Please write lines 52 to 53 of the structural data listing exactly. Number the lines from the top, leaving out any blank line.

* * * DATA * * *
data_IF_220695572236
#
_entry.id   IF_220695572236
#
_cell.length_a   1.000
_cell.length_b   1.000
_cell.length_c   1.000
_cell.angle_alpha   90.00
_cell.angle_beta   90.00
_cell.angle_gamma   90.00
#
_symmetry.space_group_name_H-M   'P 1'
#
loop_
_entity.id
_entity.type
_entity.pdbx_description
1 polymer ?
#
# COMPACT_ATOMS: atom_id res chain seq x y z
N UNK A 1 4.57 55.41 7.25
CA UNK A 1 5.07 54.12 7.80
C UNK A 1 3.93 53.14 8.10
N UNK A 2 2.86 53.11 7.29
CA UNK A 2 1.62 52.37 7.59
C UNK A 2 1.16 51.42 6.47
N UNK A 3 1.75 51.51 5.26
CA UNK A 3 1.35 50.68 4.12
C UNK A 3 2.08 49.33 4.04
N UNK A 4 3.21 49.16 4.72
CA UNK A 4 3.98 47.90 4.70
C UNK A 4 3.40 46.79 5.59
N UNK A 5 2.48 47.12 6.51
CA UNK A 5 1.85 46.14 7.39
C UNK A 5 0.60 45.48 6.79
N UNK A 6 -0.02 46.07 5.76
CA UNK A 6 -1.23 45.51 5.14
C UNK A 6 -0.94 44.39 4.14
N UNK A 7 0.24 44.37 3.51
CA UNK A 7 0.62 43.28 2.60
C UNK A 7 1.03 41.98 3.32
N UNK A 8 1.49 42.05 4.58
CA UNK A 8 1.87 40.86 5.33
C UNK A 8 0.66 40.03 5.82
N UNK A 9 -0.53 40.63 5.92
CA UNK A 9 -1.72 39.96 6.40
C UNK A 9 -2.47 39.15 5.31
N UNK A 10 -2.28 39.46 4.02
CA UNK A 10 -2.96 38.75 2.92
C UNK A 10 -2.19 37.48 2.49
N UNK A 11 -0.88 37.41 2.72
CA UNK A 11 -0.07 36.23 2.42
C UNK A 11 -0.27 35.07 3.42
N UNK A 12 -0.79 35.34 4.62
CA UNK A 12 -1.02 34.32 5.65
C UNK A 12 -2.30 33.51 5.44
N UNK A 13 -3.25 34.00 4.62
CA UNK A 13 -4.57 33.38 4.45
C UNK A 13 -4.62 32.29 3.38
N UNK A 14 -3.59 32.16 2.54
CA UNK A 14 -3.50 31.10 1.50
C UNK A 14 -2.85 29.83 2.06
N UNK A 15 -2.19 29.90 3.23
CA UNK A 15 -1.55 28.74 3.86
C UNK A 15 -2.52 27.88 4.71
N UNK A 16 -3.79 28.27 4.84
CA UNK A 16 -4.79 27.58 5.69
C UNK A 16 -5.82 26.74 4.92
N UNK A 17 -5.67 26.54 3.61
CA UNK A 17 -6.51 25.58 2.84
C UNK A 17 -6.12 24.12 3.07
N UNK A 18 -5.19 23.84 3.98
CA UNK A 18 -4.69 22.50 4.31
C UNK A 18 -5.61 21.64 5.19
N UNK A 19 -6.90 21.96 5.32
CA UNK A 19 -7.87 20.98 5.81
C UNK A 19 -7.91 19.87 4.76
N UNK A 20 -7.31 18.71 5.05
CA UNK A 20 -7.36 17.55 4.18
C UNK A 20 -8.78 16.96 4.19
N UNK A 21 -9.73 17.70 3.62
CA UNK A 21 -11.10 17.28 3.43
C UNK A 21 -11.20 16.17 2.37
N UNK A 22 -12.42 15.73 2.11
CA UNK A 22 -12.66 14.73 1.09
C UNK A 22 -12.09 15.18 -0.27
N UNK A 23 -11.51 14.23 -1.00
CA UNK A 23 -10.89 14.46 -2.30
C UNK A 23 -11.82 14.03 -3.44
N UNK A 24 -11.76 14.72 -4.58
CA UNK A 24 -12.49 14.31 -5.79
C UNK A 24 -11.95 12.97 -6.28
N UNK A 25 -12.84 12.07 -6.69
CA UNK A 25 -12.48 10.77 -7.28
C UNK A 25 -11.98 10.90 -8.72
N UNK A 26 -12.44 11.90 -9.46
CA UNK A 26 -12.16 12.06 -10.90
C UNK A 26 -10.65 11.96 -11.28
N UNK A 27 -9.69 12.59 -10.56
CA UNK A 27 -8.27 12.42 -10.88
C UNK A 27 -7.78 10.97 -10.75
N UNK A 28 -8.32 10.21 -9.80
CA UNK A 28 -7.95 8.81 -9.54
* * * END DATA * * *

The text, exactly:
CA UNK A 11 -0.07 36.23 2.42
C UNK A 11 -0.27 35.07 3.42